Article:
Then, again on eBay, another S84 popped up but this one was being sold for parts and not working for a deep discount. I figured this unit would be a better fit as I could modify it to fit my needs without having to worry about losing too much money if it didn’t work out. The owner reported that they only tested the incubator on 110v (the Grumbach’s are 220v) so they weren’t sure what worked and what didn’t. This model was digital so, to me, it was worth the risk. The unit arrived and once properly hooked up to my Todd Systems 115v to 220v step-up transformer I was able to get most of the components up and running properly. The exception being the fan. The Heidolph fan was dead and upon contacting Lyon USA found out that Grumbach no longer supplies a replacement and the entire unit (fan, heater, assembly) had to be purchased at a cost of $800! It appears that Heidolph produced these fans specially for Grumbach as I couldn’t find a replacement anywhere. Buying a new unit obviously wipes out any cost savings of purchasing this unit so I started researching other options and found an Ebmpapst 4850 ZW 220v fan, which some Grumbach’s use, to fill the position and it works well! This unit pushes a lower cfm (cubic feet per minute) than most of the others I looked at which is an important factor as we do not need a hurricane to dry the eggs out or draw out the moisture, only for moving the air to provide a consistent temperature.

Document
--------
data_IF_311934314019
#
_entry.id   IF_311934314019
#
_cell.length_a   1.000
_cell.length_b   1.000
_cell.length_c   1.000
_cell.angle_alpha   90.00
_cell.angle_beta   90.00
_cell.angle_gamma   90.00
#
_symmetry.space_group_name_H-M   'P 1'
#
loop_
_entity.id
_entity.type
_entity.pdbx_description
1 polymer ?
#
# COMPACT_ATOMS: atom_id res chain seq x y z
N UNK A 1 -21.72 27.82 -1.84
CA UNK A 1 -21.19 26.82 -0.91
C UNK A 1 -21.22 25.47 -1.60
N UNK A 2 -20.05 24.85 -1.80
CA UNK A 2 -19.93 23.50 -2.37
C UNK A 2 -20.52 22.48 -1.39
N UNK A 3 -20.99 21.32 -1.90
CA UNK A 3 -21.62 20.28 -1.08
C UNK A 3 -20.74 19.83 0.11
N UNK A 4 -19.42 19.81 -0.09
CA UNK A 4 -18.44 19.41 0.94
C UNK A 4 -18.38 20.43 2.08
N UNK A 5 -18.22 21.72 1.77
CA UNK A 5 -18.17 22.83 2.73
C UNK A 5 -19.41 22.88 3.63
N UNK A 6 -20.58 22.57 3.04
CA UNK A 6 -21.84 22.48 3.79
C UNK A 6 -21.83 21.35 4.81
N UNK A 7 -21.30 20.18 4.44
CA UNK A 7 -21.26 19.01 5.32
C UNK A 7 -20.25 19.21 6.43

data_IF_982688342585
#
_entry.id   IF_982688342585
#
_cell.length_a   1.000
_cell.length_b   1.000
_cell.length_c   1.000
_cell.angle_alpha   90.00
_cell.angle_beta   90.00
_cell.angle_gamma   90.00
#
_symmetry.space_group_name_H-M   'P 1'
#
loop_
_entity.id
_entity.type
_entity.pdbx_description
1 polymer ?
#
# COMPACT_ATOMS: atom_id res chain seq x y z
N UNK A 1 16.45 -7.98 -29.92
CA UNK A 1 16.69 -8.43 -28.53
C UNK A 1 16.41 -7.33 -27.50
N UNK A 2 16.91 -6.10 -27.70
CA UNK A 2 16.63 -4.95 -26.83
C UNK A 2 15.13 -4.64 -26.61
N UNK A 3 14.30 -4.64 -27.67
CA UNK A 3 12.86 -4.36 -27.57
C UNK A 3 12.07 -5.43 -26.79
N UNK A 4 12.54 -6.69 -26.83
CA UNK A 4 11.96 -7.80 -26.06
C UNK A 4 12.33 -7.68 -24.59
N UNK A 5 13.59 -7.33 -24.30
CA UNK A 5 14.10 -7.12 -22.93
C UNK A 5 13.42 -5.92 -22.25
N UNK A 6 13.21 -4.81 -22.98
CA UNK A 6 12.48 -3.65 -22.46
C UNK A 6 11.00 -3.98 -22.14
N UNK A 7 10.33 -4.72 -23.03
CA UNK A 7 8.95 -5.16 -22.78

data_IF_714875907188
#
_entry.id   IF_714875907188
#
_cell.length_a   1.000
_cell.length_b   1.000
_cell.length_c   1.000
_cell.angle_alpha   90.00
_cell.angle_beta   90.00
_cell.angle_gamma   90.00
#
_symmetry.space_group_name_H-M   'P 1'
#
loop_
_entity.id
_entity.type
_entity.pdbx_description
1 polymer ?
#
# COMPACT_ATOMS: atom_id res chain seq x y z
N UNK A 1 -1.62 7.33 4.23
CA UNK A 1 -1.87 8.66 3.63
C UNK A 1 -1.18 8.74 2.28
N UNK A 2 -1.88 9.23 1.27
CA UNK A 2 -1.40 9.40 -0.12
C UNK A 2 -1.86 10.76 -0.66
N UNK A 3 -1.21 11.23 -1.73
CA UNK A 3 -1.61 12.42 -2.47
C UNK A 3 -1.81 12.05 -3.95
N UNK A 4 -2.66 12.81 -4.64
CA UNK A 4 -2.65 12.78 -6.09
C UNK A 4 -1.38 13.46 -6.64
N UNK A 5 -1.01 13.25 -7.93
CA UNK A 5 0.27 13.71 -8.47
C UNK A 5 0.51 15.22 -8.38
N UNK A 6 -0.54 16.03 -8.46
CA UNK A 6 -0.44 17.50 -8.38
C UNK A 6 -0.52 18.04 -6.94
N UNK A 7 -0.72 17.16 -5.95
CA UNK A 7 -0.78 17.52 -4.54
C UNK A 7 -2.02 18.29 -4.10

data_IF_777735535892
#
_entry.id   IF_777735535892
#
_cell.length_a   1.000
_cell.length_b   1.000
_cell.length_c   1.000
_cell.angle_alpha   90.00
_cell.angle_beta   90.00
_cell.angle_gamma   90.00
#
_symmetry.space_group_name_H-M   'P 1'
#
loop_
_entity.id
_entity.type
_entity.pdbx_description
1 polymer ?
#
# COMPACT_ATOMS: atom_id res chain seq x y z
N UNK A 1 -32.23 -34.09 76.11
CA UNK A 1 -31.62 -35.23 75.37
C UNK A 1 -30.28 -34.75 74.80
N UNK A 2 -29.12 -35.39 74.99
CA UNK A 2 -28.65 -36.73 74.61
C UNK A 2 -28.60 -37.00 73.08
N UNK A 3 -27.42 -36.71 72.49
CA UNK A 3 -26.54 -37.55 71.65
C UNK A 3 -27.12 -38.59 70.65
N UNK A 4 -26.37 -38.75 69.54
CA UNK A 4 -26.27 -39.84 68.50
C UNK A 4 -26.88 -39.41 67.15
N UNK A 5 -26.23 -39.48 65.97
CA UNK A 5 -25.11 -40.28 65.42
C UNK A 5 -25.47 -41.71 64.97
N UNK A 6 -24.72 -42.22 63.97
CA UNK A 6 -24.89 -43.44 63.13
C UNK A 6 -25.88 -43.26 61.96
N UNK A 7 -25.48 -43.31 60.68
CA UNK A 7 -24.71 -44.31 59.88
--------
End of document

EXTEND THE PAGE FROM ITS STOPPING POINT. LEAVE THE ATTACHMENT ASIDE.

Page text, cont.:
I want to take a moment to mention again that Grumbach incubators are 220v. Here in the US, our outlets are 110v and a step-up transformer is necessary to properly operate the unit. When I started researching transformers, it quickly became apparent that this was an area to not skimp on. The abundance of lower cost and quality units which are readily available on Amazon and eBay make it seem like they are all the same, but that is far from the case. Perhaps for intermittent use these cheap units would be fine but my incubator will be running continuously for 5-6 months! I read horror stories of how these cheaper units run hot and can catch on fire after a few hours of use, and that you need to double their wattage (if your unit uses 500w, you need a minimum of 1000w or greater transformer) to ensure proper power is supplied. After all these years and planning, the last thing I want is for a cheap component to ruin my eggs, or even worse burn my house down! So, more research ensued and I found a few high-quality transformers; the one I bought from Todd Systems and there was another company ACUPWR, that made equally good equipment.